Julius Shulman, the gregarious photographer whose iconic images of modern architecture defined the style, died last night at the age of 98. Born in Brooklyn in 1910 to immigrant Jewish parents, his family moved to Boyle Heights when he was a boy and his devotion to Los Angeles continued throughout his long life. His work was commissioned primarily for publications—including art, architecture and shelter magazines. But his clean, romantic views of Amercian architecture transcend the publications in which they appeared. He worked nearly until his final days, and often made himself available for interviews, including sitting down with the Jewish Journal in 2002 and again in 2007.
I had a chance to visit with Shulman in 2005 for an article I wrote for the New York Times soon after Shulman sold his vast photographic archives to the Getty, an accomplishment followed by a major museum show there. At the time of my interview at his Hollywood Hills studio, Shulman was juggling nonstop phone calls for new assignments, even as he reminisced with absolute clarity about pictures he’d taken half a century before. Ever the gentleman, he took me on a tour of his studio, his home and his gardens.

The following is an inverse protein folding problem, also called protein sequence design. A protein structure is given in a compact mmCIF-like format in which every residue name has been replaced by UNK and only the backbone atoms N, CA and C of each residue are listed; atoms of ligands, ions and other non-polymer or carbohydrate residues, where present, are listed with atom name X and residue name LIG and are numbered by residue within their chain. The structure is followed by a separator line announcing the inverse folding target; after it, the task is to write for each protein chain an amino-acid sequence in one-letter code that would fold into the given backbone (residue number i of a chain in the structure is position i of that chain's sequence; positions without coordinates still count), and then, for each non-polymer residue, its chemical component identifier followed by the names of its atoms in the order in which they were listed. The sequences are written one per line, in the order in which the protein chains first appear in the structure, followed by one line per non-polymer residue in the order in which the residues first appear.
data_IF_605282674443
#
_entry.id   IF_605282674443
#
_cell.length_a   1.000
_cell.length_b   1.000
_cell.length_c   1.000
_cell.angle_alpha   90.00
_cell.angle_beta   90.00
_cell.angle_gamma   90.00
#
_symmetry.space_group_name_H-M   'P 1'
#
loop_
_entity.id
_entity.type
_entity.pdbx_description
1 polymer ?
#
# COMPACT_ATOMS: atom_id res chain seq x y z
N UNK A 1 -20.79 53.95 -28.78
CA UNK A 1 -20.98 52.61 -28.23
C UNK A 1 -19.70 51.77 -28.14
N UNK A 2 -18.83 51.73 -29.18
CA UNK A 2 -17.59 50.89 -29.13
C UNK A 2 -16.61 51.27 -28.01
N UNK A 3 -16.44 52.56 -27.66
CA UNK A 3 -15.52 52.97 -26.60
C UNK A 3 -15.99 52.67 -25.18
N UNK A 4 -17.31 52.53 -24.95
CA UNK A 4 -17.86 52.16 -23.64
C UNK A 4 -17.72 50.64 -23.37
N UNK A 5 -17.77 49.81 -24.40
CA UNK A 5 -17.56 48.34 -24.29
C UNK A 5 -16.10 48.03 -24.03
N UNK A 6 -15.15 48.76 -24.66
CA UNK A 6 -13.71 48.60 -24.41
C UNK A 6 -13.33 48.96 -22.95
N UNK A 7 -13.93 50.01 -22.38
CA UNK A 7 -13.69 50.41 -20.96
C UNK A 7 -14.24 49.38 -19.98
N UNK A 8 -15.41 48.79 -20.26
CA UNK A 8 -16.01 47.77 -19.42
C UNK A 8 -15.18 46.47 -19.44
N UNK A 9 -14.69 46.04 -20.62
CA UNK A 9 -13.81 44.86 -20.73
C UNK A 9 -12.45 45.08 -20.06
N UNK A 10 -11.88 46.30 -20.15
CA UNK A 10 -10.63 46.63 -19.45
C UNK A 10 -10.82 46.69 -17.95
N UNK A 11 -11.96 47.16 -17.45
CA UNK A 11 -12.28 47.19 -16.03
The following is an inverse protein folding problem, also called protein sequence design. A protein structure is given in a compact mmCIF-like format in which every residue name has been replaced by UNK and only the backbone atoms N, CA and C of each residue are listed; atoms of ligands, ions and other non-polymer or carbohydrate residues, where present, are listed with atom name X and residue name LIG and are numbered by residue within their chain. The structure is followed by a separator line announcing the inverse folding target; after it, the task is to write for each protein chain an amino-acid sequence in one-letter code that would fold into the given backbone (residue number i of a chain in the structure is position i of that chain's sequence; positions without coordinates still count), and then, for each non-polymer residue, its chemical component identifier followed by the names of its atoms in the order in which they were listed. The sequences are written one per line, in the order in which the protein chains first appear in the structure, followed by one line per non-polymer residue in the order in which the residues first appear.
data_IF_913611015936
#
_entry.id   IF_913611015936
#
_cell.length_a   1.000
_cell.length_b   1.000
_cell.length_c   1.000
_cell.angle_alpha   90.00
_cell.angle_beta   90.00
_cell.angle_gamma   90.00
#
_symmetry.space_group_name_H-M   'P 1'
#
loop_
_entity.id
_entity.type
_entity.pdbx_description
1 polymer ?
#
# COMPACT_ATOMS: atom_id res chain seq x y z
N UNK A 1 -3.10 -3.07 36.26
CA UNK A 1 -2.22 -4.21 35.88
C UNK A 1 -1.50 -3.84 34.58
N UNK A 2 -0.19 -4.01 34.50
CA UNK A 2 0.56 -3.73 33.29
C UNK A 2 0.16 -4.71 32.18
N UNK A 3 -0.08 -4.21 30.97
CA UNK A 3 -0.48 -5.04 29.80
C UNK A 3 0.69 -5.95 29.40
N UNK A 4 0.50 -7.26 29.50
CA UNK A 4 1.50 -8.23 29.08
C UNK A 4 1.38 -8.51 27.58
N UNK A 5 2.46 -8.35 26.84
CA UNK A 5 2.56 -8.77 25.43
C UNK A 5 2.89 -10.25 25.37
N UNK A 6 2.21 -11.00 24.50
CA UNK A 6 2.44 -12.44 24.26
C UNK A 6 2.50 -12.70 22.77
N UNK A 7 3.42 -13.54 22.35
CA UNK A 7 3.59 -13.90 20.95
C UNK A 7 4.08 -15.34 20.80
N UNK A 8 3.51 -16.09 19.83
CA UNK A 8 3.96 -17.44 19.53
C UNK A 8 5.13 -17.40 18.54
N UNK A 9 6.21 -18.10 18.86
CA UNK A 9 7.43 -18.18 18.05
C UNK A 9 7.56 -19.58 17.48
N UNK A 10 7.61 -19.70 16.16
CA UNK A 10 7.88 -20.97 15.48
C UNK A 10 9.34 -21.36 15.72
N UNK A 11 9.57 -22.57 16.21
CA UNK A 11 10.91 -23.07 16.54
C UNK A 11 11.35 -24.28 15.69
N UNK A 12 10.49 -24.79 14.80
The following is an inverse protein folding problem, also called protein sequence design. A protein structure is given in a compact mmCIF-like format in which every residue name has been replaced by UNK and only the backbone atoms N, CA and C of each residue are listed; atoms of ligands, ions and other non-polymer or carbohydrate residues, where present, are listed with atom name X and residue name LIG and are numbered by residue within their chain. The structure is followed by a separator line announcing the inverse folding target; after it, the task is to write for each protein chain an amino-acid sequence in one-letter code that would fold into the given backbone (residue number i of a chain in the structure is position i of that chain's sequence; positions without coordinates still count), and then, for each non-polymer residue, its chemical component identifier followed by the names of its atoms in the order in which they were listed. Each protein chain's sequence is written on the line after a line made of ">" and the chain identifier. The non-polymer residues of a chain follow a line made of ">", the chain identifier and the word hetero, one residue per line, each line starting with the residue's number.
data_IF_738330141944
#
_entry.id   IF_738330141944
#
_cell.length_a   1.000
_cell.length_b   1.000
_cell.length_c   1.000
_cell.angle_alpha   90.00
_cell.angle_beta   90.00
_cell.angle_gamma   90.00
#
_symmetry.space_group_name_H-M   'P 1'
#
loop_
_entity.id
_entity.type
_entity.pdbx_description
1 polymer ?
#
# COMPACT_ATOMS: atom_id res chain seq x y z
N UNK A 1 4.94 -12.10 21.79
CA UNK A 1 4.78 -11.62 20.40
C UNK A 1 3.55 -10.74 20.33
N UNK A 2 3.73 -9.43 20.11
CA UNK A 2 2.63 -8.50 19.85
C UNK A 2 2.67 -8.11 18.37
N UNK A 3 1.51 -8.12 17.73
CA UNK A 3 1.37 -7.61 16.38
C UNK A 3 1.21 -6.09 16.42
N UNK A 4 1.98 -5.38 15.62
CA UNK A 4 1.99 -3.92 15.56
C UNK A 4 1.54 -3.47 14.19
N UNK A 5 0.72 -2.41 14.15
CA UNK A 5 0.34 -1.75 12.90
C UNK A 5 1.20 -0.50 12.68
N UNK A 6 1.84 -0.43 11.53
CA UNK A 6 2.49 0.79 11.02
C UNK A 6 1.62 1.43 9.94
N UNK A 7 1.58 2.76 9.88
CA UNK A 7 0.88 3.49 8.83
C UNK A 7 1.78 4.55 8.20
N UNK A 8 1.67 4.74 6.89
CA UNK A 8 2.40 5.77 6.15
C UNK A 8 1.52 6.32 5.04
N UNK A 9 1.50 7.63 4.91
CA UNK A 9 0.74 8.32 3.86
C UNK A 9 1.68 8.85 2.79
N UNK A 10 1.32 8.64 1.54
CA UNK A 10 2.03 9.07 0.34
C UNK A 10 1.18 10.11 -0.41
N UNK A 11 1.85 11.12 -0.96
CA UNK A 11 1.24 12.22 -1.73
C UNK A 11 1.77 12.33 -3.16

He was one of Los Angeles’ greatest artists, and he will be missed.
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